Honda Motor Co's chief financial officer said on Thursday automakers' need for a stable supply of steel meant negotiating prices with steelmakers every quarter was out of the question.
Japan's steel and car makers, which usually set prices for one year around the beginning of the business year in April, are in heated negotiations over pricing as global miners press steelmills to move to more market-sensitive quarterly pricing.
Honda, Japan's No.2 automaker, last week issued what most analysts said was a conservative forecast for a 10 percent rise in operating profit to 400 billion yen ($4.26 billion) in the year to end-March 2011, saying projecting the year ahead was more difficult than usual due to uncertainty over input prices.
There are materials we can buy at market prices, like platinum and aluminum, Chief Financial Officer Yoichi Hojo told Reuters in an interview.
But there are others that we can't buy directly from the market, and for those products, such as steel or tires, we need a certain level of stability. Otherwise, we couldn't be in this manufacturing business.
It's not logical to negotiate on a quarterly basis, Hojo said.
Big global miners such as BHP Billiton and Rio Tinto are pushing steelmills for quarterly pricing, but steelmakers worry this will squeeze margins as they will find it harder to pass on the extra costs.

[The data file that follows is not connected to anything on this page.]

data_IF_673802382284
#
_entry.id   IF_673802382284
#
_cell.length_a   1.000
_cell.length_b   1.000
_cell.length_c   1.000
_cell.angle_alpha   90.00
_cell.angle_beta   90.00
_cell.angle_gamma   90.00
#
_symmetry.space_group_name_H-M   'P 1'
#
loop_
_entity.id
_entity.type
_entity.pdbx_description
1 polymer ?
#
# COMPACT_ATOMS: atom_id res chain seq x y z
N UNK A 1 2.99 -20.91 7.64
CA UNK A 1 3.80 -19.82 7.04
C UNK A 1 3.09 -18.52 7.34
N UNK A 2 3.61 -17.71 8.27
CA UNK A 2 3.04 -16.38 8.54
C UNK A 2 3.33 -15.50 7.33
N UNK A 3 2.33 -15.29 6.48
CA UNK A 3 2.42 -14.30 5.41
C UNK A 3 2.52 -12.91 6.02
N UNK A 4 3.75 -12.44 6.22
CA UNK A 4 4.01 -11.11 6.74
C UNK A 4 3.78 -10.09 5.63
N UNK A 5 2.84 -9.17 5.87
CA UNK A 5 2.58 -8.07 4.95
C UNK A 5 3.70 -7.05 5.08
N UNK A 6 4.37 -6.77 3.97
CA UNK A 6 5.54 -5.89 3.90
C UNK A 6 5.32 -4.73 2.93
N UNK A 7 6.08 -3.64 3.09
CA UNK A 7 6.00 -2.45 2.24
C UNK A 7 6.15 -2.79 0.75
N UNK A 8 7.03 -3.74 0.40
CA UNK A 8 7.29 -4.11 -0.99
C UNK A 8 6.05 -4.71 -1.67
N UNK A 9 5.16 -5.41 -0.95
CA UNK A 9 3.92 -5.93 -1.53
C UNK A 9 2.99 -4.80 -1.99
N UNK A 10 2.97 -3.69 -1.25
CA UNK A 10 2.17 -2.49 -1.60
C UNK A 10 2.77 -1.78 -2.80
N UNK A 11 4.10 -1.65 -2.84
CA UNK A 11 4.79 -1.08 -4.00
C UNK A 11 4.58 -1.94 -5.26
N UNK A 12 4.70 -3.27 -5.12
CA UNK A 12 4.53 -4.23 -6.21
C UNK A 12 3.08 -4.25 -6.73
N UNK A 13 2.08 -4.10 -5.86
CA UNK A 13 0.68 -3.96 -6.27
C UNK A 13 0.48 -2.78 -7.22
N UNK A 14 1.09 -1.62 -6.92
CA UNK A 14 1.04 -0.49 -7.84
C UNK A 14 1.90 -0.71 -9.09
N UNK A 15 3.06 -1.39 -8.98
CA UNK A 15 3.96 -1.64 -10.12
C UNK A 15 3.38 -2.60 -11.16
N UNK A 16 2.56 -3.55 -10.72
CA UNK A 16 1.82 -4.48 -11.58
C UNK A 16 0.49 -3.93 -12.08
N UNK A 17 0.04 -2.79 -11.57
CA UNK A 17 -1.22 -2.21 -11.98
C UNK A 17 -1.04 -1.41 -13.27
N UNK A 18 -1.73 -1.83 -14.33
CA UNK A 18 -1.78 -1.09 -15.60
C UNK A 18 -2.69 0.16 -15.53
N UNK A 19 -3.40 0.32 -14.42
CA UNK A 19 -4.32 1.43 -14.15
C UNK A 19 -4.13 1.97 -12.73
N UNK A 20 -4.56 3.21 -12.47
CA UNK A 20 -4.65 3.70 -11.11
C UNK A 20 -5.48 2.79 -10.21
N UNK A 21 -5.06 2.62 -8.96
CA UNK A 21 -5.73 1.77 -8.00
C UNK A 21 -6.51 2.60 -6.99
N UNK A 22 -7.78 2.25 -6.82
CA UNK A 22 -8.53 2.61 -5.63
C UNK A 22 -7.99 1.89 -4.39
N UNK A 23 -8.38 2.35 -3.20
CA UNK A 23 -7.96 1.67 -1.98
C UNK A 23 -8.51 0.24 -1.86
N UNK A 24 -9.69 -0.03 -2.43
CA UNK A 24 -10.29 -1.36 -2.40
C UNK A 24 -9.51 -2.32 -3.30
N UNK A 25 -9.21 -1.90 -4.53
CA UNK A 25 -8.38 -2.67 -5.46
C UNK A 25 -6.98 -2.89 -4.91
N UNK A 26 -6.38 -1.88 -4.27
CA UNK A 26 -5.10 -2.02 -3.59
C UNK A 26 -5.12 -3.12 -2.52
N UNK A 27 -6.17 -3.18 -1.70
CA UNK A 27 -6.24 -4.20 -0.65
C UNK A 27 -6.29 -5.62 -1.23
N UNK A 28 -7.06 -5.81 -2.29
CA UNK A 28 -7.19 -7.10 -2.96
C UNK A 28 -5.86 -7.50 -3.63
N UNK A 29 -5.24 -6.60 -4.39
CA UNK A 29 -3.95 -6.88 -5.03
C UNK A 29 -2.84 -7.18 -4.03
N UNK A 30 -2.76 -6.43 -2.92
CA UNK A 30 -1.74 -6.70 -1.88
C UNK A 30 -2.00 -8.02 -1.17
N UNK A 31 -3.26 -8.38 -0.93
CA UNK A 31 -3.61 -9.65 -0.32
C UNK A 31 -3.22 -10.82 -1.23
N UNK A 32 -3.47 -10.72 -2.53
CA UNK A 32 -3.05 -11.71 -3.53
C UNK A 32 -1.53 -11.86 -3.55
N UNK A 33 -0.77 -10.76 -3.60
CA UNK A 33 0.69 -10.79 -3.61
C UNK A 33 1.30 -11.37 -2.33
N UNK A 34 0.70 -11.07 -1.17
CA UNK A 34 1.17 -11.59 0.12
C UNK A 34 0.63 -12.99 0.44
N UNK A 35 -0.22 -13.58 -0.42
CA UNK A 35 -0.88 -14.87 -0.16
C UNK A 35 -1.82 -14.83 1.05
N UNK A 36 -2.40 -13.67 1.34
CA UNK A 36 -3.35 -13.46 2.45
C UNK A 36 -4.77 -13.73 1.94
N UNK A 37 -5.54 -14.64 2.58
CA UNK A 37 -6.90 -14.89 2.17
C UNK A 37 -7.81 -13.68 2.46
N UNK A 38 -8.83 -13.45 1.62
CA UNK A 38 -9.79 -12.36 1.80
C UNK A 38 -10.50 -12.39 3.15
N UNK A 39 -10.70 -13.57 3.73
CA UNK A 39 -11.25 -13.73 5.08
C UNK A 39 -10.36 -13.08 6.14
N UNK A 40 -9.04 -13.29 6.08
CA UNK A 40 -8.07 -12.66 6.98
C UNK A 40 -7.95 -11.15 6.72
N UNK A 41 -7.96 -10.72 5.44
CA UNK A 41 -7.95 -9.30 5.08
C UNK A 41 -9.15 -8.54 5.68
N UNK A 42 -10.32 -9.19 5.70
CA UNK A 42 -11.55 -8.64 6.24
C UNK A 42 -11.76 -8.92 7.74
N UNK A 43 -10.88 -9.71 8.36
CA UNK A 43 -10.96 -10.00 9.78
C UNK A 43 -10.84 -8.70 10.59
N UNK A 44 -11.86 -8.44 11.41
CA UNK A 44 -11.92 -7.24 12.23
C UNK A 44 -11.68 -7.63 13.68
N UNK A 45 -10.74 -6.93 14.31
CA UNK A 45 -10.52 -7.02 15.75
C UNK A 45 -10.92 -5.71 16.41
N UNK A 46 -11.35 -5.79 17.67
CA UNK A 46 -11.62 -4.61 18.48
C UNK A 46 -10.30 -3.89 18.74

Hojo declined to disclose how much negative impact from rising raw materials prices Honda had factored in to its forecasts for 2010/11, but said it assumed that suppliers would shoulder part of the rise in surging iron ore and coal prices.
We can't be expected to have everything passed on to us, he said.
Despite the uncertainty over materials costs, as well as the uncertain outlook for demand with the end of scrappage incentives and other government-backed subsidies in various markets, Honda has forecast a rise in profits and a 6.6 percent increase in car sales this year, driven principally by the U.S. market.
Last month, Honda reported a 12.5 percent rise in U.S. sales, underperforming a 22.7 percent rise in the overall market as its incentives trailed Toyota's by some $700 per vehicle, according to Edmunds.com.
But Hojo said that was due to difficult comparisons from the year before, when Honda offered a round of generous incentives timed with the retirement of former executive vice president of American Honda Motor, Richard Colliver.
Our market share was 11.6 percent in April -- that was the highest in seven or eight months, since it shot up with the cash-for-clunkers program, Hojo said.
He added, however, that Honda expected competition to remain tough in the United States this year, with Toyota extending its heavy discounts into a third month to offset any damage from its quality crisis.
Hojo said Honda planned to keep its sales incentives at around $1,400 per vehicle in the United States, flat from last year but at least 40 percent higher than what it used to spend about a decade ago.
In Europe, Hojo said Honda expected its 250,000 units-a-year UK factory to work at about 55 percent of capacity, up from 40 percent last year, with production reaching 137,000 cars.